I taught fifth graders to leave me alone if I was “on vacation.” That is, I would put a post card of a tropical beach up on my desk. I’d written “on vacation, back in . . .” on it. I also had a timer that I would set. So my “vacation” might be 5 minutes or no more than 10 minutes. I would use the time to get that homework ready for that sick student, or to file some paperwork, or to check email. All the time I was doing that, I was taking deep breaths and thinking calming thoughts.
And speaking of interruptions, don’t they drive you crazy? They do me! And when I’m being driven crazy, I tend to get angry.
So the next thing to consider is “what are the things that happen in the classroom that make me angry” and then think of ways to avoid having those things happen.
I hate interruptions. I’m not talking about the student who blurts something out. I’m talking about things like when I’m working with this small group, and a constant stream of students suddenly have to ask, “Can I use the bathroom?”, “Can I get a drink?”, “Can get a pencil out of my back pack?” You know what I mean.
I taught the students to write their questions on little white boards in a what that could be answered yes, or no. If I was working with a small group, they could write on the white board, and walk to a place where they could hold it up and I could see it. I could then nod my head yes, or shake my head no. I found this really helped me avoid getting angry about interruptions.
What things in the classroom tend to make you angry? Make a list. Now think about how you could structure things to help prevent those things happening. Can you create a procedure? (Remember, any procedure must be taught, practiced, and reinforced.)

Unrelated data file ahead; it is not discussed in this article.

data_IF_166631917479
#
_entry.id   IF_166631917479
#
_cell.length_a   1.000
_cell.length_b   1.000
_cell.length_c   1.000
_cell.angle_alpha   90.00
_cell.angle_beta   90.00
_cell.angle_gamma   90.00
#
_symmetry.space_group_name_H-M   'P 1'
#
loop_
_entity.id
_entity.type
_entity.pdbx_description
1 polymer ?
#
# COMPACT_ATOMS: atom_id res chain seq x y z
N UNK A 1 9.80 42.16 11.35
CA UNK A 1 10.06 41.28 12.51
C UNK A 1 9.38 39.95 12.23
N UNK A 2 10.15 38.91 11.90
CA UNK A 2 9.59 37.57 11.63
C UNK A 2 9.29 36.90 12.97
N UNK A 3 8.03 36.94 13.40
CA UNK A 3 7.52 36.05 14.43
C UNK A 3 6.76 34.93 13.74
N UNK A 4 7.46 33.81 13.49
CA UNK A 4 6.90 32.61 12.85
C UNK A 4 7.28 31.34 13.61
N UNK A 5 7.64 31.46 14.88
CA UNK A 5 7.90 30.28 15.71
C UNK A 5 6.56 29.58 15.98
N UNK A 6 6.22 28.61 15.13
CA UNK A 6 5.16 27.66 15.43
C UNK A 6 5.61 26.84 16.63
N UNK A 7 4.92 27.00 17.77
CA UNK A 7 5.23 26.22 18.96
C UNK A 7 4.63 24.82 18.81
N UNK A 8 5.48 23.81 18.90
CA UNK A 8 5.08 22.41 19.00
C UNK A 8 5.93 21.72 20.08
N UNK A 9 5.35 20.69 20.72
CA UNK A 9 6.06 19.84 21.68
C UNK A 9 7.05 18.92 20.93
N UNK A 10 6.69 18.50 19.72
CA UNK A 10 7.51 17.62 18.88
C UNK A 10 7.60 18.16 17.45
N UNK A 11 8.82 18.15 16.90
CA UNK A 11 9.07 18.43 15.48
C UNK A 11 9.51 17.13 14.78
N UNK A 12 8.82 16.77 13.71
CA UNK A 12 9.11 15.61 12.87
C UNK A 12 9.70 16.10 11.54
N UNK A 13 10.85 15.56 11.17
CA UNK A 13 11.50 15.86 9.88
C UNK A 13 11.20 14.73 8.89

Above all, think about this: behavior of any kind is a sort of communication. When babies “act out” we recognize that they are telling us that they are hungry or wet or tired or need cuddling. We tend to forget that children, adolescents, and even adults do things to communicate needs. Consider what THAT student’s behavior is telling you. Sometimes if we treat situations as a puzzle or a mystery to be solved, we are less likely to be angry about it and more likely to treat it as data.
We’ve known for a long, long time that the most effective thing to do when trying to change student behavior is to notice and recognize the positive things a student does. Positive recognition helps the student know what it is s/he should do again. If we only tell kids what they’ve done wrong, they never learn what they should do instead.
Now, I do not mean giving students tangible rewards. Giving kids candy, or stickers, or a trip to the treasure box does not change behavior for the better in the long run. Instead studies show that it actually decreases student engagement in whatever the task is. Other studies have shown that giving tangible rewards for anything beyond rote memorization actually decreases productivity. (I highly recommend Daniel Pink’s TED Talk on the subject. You can see a YouTube video of it here: https://www.youtube.com/watch?v=u6XAPnuFjJc )
In addition, it is good to think about the underlying message we send when we reward behaviors or academics with tangible rewards. Are we saying that this is only worth doing if we get something for it? Are we saying that the good feeling we get when we succeed at something is not enough?
Tangible rewards can be useful with some students who have challenging behavior. However, that practice comes with some limitations.